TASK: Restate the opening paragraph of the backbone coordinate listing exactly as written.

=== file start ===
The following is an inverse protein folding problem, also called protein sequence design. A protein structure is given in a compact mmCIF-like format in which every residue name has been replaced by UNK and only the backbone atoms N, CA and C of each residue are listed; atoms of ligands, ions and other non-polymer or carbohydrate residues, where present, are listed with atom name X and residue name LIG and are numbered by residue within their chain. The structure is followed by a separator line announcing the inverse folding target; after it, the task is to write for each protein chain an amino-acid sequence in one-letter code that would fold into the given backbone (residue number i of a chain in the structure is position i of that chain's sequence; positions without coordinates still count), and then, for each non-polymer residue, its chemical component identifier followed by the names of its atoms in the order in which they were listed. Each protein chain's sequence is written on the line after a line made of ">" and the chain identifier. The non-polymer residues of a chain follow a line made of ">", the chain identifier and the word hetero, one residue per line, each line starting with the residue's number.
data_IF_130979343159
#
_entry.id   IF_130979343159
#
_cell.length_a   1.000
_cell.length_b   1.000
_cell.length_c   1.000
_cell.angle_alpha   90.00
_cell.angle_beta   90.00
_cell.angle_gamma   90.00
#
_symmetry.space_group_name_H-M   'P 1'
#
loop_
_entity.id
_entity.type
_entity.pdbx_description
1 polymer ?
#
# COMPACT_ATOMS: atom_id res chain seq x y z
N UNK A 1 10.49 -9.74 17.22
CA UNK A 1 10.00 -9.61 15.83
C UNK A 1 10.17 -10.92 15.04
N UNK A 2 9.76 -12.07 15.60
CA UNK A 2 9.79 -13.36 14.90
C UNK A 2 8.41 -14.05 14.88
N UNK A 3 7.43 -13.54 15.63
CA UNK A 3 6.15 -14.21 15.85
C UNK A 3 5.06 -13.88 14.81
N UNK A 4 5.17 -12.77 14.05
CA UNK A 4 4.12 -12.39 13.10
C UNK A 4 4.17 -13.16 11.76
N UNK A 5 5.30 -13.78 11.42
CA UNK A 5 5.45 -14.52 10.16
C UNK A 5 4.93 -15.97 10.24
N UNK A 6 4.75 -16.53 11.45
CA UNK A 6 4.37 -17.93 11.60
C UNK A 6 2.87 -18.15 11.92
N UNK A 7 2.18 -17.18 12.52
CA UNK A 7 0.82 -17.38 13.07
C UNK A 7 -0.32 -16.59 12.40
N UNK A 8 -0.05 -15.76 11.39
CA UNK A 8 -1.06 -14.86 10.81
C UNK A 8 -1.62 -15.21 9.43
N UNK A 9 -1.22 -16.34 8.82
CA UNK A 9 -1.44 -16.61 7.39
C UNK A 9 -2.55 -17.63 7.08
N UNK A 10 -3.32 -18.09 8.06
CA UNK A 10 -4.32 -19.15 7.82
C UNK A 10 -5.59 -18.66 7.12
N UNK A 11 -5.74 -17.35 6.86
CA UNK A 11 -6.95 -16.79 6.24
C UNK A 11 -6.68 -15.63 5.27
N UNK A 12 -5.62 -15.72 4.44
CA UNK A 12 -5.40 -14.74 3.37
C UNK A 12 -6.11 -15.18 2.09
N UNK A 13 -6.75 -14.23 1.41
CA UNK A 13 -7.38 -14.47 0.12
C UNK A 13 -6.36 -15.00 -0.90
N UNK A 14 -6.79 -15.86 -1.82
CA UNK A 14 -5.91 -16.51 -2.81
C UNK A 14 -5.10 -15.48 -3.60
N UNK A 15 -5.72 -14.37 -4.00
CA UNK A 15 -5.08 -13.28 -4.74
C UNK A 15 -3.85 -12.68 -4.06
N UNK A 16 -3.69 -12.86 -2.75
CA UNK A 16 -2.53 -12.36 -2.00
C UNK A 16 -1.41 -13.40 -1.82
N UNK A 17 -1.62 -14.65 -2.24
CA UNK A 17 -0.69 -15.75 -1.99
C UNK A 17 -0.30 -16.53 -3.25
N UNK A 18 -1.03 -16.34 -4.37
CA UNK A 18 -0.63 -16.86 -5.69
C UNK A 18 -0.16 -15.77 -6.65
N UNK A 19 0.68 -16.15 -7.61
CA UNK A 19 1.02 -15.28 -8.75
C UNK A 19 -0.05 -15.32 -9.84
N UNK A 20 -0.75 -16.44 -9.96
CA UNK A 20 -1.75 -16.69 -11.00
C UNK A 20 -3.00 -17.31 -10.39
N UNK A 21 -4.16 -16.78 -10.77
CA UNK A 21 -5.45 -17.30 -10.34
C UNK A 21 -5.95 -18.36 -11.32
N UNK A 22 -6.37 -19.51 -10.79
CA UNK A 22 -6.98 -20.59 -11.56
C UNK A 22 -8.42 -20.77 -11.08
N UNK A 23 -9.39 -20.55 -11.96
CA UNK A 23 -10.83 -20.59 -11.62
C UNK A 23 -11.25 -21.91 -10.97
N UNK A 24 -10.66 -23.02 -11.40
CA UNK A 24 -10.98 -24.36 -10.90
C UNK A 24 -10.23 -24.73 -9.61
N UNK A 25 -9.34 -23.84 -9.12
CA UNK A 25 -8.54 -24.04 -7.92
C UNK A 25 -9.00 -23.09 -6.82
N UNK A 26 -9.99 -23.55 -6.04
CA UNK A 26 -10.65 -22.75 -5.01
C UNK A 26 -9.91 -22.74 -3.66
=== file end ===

The following is an inverse protein folding problem, also called protein sequence design. A protein structure is given in a compact mmCIF-like format in which every residue name has been replaced by UNK and only the backbone atoms N, CA and C of each residue are listed; atoms of ligands, ions and other non-polymer or carbohydrate residues, where present, are listed with atom name X and residue name LIG and are numbered by residue within their chain. The structure is followed by a separator line announcing the inverse folding target; after it, the task is to write for each protein chain an amino-acid sequence in one-letter code that would fold into the given backbone (residue number i of a chain in the structure is position i of that chain's sequence; positions without coordinates still count), and then, for each non-polymer residue, its chemical component identifier followed by the names of its atoms in the order in which they were listed. Each protein chain's sequence is written on the line after a line made of ">" and the chain identifier. The non-polymer residues of a chain follow a line made of ">", the chain identifier and the word hetero, one residue per line, each line starting with the residue's number.